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Charter head calls state Supreme Court decision against his school 'political'

newsworks
  • l palmer 1 of 1 2
    Photo: Kimberly Paynter/WHYY

The Pennsylvania Supreme Court ruled Tuesday in favor of the School Reform Commission in a case involving student enrollment caps at a Philadelphia charter school.

In a unanimous decision overturning a lower court ruling, the state's high court said that the Philadelphia School District and the SRC were within their legal rights to cap enrollment at Walter D. Palmer Leadership Learning Partners Charter School based on a mutually signed agreement.

In 2005, Palmer agreed to abide by a cap of 675 students, but a Commonwealth Court later ruled that Palmer should be paid $1.3 million from the District for students in excess of the cap. In its 2005 charter-renewal application, the Palmer school asked to increase its cap. The SRC denied its request, citing poor academic performance on state standardized tests.

Palmer argued that, although the school had signed a five-year charter in 2005, the SRC had unilaterally imposed the cap.

The Pennsylvania Supreme Court rejected that argument. "The SRC and the charter school then entered into, as of September 1, 2005, a legally binding agreement," wrote Justice Seamus McCaffery in the opinion.

School founder Walter Palmer characterized the outcome as a "patently wrong" decision based more on politics than legality.

"One of the things I always said and shared with people is, if in fact the Pennsylvania Supreme Court would make a decision based on the law ... we'd prevail," he said. "If they made a decision based on politics, we would not."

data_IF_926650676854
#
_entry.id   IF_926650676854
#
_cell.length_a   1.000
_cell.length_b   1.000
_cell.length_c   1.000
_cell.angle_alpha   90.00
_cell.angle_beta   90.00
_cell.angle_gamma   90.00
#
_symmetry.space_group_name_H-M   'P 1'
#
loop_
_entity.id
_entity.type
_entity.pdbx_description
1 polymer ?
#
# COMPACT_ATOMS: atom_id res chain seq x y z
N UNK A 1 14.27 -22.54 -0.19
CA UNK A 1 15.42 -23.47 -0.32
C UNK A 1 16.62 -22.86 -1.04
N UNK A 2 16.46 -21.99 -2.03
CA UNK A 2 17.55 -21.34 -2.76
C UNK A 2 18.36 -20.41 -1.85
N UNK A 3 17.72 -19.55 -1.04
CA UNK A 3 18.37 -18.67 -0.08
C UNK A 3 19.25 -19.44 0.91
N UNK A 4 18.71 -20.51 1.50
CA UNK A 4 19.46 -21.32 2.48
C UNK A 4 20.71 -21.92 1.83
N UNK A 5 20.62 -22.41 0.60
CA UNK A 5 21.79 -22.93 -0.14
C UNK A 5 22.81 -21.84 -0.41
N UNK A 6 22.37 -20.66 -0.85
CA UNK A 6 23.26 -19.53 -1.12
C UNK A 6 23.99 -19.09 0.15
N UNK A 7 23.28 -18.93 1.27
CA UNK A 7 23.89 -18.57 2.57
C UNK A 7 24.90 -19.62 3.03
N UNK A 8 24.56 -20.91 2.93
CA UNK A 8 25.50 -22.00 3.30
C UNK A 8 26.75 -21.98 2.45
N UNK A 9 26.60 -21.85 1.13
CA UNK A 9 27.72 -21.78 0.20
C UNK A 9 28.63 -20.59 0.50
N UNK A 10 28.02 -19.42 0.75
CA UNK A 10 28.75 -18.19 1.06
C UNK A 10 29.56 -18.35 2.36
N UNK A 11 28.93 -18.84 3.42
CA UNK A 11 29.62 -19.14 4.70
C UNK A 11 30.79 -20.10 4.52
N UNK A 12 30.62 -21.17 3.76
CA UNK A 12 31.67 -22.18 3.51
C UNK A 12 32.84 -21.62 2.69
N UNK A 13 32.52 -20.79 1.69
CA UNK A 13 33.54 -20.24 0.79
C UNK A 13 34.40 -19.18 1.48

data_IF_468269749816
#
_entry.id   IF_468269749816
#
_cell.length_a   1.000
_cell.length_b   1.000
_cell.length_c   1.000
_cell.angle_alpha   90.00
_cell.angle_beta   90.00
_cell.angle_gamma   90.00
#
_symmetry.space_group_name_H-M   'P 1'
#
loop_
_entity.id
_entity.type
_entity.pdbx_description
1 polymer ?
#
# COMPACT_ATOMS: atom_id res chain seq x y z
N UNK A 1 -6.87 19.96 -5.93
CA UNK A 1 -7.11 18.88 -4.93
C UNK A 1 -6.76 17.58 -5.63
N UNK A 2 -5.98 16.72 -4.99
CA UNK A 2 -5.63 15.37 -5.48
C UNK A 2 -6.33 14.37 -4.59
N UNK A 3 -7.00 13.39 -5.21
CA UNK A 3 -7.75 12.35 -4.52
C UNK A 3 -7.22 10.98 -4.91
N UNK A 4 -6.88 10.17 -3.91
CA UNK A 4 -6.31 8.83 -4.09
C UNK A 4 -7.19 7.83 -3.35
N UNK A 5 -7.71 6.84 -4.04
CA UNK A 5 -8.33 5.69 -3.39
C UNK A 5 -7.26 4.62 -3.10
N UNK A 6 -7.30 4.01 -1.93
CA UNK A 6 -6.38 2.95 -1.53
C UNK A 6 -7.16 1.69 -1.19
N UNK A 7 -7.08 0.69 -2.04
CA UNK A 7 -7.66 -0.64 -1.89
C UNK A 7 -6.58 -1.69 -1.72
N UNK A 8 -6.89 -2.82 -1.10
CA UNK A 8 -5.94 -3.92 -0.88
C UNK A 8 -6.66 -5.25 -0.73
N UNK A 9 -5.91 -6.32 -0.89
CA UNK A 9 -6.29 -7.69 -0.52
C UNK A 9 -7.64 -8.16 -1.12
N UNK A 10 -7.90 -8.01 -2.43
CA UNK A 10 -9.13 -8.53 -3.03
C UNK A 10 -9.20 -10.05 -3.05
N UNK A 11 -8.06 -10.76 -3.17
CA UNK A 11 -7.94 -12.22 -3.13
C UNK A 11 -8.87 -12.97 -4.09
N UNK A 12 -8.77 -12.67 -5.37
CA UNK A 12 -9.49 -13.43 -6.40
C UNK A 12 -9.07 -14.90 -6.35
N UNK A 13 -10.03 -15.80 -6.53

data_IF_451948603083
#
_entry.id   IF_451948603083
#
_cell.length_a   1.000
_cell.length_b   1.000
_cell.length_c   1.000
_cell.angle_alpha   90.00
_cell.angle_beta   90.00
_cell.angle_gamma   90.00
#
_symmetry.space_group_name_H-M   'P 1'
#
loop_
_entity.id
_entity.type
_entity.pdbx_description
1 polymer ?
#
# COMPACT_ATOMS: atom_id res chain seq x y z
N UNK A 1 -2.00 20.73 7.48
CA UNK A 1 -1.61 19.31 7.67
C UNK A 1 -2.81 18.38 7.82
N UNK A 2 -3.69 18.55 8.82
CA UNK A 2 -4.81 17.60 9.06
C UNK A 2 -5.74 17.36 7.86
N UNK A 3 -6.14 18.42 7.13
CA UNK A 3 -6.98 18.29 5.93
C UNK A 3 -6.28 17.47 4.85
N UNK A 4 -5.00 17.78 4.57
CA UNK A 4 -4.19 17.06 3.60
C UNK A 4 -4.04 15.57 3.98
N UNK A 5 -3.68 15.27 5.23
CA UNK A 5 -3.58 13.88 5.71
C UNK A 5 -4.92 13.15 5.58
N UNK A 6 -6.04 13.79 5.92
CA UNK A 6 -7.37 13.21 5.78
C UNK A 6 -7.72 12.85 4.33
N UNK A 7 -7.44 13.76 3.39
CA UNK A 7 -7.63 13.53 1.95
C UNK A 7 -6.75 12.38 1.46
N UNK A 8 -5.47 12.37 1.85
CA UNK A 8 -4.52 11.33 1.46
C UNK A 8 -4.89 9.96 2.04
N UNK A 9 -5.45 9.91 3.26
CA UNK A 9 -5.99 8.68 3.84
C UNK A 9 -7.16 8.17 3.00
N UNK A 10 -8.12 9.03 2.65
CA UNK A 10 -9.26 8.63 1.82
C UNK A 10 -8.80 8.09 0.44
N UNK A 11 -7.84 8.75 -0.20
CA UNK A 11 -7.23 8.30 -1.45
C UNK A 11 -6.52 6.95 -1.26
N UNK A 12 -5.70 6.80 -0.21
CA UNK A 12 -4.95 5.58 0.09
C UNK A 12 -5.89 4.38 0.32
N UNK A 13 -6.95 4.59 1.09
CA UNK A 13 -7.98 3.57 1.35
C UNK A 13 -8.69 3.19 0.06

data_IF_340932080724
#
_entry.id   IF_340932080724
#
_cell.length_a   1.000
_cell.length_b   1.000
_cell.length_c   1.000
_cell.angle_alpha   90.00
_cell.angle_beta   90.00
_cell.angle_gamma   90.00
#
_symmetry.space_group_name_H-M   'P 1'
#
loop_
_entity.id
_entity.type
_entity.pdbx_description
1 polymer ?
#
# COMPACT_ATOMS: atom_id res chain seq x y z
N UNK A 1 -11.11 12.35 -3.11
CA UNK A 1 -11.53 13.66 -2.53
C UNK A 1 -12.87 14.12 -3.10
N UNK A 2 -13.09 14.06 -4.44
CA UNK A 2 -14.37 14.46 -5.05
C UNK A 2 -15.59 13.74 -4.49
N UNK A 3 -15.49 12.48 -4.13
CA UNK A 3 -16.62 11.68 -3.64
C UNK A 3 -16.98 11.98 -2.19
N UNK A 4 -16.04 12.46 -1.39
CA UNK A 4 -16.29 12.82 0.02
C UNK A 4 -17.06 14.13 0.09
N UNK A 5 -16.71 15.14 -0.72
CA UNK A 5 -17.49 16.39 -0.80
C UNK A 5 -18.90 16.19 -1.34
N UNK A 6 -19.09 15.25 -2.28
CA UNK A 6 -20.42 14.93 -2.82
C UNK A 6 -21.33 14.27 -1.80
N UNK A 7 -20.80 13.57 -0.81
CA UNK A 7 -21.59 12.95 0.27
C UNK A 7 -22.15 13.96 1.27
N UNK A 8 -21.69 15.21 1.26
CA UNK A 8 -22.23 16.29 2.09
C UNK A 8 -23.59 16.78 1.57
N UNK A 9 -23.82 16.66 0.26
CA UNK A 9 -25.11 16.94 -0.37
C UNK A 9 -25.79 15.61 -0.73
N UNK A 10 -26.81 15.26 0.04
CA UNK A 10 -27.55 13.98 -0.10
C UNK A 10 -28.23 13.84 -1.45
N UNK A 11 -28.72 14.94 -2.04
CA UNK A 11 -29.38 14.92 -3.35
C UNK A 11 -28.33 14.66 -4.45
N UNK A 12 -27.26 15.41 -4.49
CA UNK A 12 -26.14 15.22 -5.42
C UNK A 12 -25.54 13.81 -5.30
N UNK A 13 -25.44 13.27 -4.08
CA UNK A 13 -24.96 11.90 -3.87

Palmer said he had no specific information to back up his allegations, but broadly characterized Philadelphia as a "political" and "incestuous" city.

Palmer's K-12 school now serves almost 1,300 students on campuses in Northern Liberties and Frankford.

For the 2007-08 school year, Palmer's average daily enrollment was about 729 students. For the 2008-09 and 2009-10 school years, the average daily enrollment was approximately 732 and 765 students, respectively.

In these years, the District paid the charter for only 675 students. Palmer appealed to the state Department of Education in 2010.

Based on the 2008 state law that bars districts from unilaterally capping charter enrollment, the department agreed that Palmer was underpaid for the 2008-09 and 2009-10 school years.

The department then diverted $1.3 million from the District's share of state funds directly to the school.

The School District appealed the decision in 2012, but the Commonwealth Court affirmed the Department of Education's rationale.

In Tuesday's opinion, the Supreme Court said the Commonwealth Court and the department "imposed a requirement that has no basis in the statute."

Nothing in the language of the law supports the view, the court said, that agreed-to caps become invalid based on the 2008 changes to the charter law.

The court said the terms of Palmer's charter make it "unmistakably clear" that the District was within its rights to withhold payment for students enrolled beyond the cap.

"The charter school's arguments to the contrary lack merit," the decision read. "The charter school's contention that the enrollment cap was somehow unilaterally imposed without its consent, acquiescence, or agreement is belied by the straightforward text of the 2005 charter, a 'legally binding agreement' signed by the charter school."

Read the rest of this story at NewsWorks

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Kevin McCorry

Kevin is WHYY/NewsWorks' senior education writer.